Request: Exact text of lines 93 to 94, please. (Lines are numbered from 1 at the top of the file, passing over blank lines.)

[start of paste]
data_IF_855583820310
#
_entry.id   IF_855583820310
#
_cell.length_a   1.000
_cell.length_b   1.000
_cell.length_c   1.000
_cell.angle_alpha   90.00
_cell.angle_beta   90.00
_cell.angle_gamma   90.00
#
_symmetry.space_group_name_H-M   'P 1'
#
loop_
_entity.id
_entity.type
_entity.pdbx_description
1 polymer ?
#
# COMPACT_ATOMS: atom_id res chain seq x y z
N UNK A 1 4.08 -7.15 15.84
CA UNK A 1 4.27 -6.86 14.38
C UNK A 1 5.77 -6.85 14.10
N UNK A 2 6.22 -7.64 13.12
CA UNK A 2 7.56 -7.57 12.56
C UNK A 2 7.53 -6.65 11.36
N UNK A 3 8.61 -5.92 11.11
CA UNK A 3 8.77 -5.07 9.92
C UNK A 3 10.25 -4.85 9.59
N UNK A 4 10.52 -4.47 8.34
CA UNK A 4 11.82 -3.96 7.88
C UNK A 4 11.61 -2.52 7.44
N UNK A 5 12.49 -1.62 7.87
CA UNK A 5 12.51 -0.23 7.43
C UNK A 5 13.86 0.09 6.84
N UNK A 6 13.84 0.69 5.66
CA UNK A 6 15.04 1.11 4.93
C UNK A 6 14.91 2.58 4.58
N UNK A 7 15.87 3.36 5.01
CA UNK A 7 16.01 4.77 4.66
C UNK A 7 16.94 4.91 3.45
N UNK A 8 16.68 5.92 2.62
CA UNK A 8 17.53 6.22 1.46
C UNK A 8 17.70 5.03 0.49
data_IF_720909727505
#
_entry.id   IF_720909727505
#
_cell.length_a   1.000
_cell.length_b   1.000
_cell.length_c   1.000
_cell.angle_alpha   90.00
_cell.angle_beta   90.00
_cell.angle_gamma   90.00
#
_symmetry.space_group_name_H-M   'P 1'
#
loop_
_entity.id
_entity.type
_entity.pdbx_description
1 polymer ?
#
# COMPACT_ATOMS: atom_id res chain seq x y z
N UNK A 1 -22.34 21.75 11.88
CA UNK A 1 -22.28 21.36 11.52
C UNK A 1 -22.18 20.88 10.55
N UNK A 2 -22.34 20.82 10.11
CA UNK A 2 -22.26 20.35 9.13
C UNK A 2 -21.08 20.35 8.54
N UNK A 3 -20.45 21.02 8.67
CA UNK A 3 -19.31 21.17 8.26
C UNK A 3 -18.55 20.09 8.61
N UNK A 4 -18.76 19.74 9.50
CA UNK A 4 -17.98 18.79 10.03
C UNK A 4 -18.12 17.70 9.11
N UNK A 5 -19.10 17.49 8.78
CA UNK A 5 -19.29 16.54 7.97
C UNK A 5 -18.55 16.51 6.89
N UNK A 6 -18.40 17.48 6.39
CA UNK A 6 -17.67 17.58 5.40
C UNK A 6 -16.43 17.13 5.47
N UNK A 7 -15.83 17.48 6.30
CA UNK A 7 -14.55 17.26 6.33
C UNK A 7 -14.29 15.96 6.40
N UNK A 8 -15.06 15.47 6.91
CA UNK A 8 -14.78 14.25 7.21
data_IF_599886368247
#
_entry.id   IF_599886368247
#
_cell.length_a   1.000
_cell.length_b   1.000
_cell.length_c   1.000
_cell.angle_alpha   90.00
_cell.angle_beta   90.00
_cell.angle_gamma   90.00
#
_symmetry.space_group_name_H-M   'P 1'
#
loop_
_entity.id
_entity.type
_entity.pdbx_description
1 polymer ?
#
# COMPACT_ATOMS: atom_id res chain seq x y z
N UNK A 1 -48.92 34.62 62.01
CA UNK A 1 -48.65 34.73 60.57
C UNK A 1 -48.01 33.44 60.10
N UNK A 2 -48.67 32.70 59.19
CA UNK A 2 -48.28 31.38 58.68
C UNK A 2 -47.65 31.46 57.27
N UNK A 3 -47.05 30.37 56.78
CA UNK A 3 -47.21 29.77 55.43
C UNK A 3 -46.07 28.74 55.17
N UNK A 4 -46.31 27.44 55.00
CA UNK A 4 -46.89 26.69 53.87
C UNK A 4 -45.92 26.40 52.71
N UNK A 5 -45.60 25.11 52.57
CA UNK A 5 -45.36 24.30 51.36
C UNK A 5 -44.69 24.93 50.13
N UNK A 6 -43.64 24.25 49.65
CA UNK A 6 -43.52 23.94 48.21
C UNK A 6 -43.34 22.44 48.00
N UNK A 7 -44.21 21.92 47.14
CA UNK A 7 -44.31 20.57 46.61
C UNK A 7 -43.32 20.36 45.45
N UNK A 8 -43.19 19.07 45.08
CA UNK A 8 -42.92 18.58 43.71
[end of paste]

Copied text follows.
_cell.length_b   1.000
_cell.length_c   1.000